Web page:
Poll: Should Overweight State Troopers Lose Their Jobs?

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By: , SparkPeople Blogger
6/10/2009 2:15 PM   :  481 comments

See More: news, weight loss, obesity,
In Ohio, state troopers are fighting a rule that lets those officers who repeatedly exceed weight limits be dismissed from their jobs until they shed the extra pounds.

According to this Associated Press story:

"No too-heavy Ohio troopers or sergeants have been fired in recent years, but at least 11 have received verbal or written reprimands since January for weighing too much, Department of Public Safety records show. One trooper was 48 pounds over his allowable weight, while another was 40 pounds beyond the maximum.

Union negotiators who began contract talks with the state last month want the rule done away with."

Law enforcement is a profession of physical extremes: Police officers and state troopers--in addition to risking their lives to protect and serve the public each day--spend most of their shifts sitting at desks or in patrol cars but must be ready to run, tackle and outmaneuver suspects.

Those who work night or swing shifts--as law-enforcement officers frequently do--face troubles with sleep, and studies have found that night work is hard on the heart. In short, it's not an easy job.

The policy in Ohio dismisses troopers who have failed height-weight requirements for 24 months. Those who don't meet the requirements can be exempted if they pass physical fitness tests.

What do you think about this policy? Should the troopers, who have two years to shape up before being dismissed, lose their jobs? (They can return to work if and when they lose weight.) Should certain jobs have weight limits?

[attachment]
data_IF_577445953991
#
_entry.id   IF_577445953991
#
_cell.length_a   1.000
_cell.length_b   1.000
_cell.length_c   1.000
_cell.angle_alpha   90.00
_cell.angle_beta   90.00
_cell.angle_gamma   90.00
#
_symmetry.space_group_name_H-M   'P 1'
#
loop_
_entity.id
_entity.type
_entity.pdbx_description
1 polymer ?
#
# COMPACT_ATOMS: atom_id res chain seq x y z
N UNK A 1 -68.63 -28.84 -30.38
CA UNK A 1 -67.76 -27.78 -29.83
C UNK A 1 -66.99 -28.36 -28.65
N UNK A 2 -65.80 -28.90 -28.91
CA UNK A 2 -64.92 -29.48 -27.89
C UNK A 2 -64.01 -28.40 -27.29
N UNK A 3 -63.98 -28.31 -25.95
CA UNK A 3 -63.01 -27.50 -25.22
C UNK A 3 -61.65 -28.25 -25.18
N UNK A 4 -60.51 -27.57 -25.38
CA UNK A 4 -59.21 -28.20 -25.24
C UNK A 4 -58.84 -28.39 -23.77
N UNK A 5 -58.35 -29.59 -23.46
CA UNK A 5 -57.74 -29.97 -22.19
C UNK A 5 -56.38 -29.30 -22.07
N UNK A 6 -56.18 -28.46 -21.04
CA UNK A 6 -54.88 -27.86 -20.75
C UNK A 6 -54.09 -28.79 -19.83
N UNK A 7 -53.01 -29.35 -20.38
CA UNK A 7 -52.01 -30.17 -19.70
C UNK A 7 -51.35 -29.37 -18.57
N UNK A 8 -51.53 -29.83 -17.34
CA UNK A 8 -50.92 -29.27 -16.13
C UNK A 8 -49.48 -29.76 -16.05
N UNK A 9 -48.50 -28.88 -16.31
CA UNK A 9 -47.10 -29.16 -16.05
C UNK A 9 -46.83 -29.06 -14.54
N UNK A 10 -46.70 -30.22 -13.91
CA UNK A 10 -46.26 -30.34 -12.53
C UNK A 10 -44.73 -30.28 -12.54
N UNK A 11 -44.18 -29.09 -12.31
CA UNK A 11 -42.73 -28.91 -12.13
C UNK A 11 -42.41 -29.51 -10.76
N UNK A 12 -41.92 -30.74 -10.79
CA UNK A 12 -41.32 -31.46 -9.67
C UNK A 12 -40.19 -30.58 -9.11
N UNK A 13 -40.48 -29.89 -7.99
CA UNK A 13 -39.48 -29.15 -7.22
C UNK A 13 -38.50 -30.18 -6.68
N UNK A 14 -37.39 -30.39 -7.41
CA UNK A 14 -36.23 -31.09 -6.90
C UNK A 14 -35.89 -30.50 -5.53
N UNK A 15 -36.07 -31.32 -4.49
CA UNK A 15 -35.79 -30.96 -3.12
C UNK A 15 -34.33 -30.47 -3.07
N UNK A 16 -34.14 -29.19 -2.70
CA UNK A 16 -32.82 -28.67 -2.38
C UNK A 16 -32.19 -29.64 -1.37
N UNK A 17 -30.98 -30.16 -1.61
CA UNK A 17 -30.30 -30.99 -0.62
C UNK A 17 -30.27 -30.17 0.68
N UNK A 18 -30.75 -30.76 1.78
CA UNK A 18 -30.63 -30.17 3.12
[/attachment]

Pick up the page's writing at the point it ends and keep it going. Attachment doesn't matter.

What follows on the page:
This policy is different from the weight limits imposed for aesthetic reasons (usually upon women). As a law-enforcement officer, a state trooper must be physically active with little notice. However, should a weight limit be imposed in any field?

Is this discrimination? Should the troopers be allowed to keep their jobs?

What repercussions should they face for not meeting the height-weight requirements? And while it's likely not feasible in these tough economic times, should the state be required to provide counseling and fitness or nutrition help for the troopers?

How would you help the troopers shape up? Would you let them keep their jobs? Are there any other fields where you think weight discrimination is acceptable or even necessary?


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Comments

  • 481
    MRSEMBERS,you're husband, the police officer, should do the P90X work out with Tony Horton at home and save the gym membership. It has worked for thousands of people, including my adult children. - 8/10/2014   10:56:06 AM
  • 480
    All of the officers knew of this policy when they signed on to the job. This is a job requiredment like any other. If they cannot satisfy that requirement why should they keep their jobs. - 1/29/2013   12:03:41 PM